German lawyers launch pirate defense team
The tangled case involves Somali pirates, a German ship, an overcrowded Kenyan prison, and allegations of human rights abuses.
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"It was a political decision to ask Kenya to have jurisdiction in this case, and you often have something like a smelly fish when political decisions are made," says Wallasch. "Kenya is not involved at all."Skip to next paragraph
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Does German law apply?
It is unlikely that a civil case against the German government will postpone criminal proceedings in Kenya, which are expected to last six months. But it could cut through the EU-Kenya agreement and compel legal authorities to ultimately change the trial's venue to Germany, Wallasch says.
Right now, the lawyers do not even know whether Kenya's courts will allow them to represent the accused pirates in the criminal case, though they are standing by to do just that, Wallasch says.
Three of the accused, including Dahir, maintain they were simply catching a ride to Yemen and did not know they were in the company of pirates. The case is complicated by the fact that the captain of the MV Courier did not provide a witness account of the incident to the German Navy.
The question remains to what extent does German law govern in this case. The lawyers say quite a lot: A section of the country's criminal code outlines that the German legal process applies for acts committed against German air and sea traffic.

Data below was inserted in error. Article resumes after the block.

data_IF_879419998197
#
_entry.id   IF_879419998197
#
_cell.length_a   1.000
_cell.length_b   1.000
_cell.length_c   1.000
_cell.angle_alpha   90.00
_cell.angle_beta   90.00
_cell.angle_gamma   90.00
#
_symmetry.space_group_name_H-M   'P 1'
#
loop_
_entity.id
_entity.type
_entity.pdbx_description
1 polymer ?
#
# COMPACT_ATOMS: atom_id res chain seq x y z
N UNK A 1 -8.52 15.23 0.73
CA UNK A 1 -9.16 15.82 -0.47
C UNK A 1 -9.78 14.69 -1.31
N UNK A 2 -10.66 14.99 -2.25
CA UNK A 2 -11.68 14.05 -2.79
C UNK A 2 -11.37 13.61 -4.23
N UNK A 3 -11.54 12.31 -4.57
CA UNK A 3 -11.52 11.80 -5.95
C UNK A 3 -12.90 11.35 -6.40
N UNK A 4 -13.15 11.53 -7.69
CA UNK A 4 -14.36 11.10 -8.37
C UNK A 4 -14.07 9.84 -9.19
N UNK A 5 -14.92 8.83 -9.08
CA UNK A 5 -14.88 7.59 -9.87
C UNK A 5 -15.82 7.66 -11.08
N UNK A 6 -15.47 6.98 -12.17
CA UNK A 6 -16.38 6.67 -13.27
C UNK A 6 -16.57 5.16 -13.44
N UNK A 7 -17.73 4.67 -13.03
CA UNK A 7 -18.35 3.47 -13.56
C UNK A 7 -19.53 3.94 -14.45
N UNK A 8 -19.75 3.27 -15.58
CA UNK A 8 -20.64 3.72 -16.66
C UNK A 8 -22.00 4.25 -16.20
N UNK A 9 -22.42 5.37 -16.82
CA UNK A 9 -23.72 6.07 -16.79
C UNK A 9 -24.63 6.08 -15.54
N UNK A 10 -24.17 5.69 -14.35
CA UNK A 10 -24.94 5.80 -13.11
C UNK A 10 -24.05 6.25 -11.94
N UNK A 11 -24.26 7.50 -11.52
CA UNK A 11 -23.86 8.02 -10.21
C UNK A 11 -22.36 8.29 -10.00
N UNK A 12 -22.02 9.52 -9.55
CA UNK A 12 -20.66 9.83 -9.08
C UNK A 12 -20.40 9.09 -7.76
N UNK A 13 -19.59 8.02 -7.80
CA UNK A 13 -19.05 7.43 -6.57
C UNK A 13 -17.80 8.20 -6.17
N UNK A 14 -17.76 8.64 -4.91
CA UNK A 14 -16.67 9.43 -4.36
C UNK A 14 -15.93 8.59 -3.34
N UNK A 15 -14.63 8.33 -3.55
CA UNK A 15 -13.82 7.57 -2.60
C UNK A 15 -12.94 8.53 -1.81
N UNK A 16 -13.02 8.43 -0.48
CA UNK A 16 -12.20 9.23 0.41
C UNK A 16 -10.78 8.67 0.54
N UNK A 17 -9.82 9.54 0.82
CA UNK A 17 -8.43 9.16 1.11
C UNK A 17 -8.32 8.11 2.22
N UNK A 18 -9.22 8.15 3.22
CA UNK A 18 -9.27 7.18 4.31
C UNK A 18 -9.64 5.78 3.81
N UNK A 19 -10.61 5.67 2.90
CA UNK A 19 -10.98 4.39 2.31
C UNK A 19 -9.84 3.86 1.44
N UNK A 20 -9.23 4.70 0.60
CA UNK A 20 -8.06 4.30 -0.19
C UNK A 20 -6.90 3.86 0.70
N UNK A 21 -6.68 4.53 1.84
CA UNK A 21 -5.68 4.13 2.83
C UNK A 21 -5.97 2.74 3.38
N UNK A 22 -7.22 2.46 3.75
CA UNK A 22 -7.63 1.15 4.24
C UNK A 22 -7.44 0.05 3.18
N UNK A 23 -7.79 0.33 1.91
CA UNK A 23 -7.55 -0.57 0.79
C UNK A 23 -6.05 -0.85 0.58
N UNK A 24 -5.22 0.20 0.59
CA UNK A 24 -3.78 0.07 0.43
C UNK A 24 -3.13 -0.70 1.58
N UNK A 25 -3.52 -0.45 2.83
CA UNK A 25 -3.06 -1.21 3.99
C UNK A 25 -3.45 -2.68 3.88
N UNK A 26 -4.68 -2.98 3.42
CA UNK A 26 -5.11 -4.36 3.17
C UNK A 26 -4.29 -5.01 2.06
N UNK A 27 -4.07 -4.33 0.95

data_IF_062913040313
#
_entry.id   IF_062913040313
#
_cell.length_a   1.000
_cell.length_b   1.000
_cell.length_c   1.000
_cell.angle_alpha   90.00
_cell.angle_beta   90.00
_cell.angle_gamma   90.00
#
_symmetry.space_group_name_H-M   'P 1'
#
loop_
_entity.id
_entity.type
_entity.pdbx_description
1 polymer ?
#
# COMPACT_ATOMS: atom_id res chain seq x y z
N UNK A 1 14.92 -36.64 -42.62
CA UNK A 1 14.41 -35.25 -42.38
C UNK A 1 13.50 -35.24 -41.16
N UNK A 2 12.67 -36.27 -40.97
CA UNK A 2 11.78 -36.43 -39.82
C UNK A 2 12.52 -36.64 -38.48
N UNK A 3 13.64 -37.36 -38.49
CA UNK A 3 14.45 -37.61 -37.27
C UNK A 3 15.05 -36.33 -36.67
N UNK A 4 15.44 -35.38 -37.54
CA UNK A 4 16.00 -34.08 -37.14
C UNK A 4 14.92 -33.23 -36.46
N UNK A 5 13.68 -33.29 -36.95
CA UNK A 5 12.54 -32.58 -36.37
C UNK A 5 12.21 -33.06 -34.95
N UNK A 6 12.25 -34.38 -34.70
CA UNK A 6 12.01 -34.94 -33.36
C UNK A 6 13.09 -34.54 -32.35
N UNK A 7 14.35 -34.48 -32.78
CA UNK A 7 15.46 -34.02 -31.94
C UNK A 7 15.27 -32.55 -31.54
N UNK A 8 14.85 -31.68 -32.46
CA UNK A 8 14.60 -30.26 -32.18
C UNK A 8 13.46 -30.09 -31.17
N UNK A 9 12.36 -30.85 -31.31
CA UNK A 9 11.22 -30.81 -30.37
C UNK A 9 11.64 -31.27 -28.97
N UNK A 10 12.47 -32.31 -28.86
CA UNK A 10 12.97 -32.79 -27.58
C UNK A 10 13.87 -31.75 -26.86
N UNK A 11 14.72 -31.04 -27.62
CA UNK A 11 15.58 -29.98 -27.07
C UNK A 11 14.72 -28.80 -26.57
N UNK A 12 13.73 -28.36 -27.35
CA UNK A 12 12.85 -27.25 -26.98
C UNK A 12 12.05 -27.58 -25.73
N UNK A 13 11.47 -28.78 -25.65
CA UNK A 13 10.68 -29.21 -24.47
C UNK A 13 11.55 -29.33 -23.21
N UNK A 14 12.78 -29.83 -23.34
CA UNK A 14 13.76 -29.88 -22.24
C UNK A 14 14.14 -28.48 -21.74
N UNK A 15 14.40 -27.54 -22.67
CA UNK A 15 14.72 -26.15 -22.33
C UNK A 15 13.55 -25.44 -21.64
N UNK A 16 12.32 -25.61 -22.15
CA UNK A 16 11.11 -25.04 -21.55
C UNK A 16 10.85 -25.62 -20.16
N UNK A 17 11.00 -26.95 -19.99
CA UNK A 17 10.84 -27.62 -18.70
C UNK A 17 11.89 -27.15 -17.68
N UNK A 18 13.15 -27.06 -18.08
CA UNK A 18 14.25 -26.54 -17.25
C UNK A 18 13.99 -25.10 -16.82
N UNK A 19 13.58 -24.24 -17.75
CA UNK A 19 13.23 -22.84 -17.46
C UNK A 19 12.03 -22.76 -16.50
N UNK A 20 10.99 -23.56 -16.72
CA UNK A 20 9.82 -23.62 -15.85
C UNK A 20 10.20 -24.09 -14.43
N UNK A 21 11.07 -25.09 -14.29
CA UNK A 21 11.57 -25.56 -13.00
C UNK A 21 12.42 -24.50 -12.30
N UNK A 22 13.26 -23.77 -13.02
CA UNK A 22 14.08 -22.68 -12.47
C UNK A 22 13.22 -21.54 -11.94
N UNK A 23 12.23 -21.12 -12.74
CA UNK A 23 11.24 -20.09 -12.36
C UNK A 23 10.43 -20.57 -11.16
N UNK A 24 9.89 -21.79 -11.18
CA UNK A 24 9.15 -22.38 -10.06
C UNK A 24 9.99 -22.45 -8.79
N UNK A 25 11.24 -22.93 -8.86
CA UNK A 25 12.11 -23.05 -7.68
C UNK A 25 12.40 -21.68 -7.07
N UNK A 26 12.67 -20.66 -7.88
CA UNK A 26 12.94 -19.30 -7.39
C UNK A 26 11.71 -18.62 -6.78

The public prosecution office in Hamburg, the home of the German company that owns the MV Courier, has already prepared a 500-page brief in the case and argues it has jurisdiction in the matter.
"The public prosecution in Hamburg is well prepared. The case in Germany is well prepared. If these men were allowed to go to Hamburg, there is a good chance that they would have a fair trial," Wallasch says.
If it fights the civil lawsuit, "then it proves the agreement between the EU and Kenya is a political and judicial bluff package," Mr. Schulz says. If the government changes its mind, "German foreign policy will be subject to massive criticism."
On Wednesday, a spokesman for the government told the Sueddeutsche Zeitung newspaper, of Munich, that accusations of human rights abuses were baseless and that "the judicial process in Kenya is being followed by German observers as well."
One observer, Jürgen Trittin, of the Green Party, is expected to fly to Kenya next week.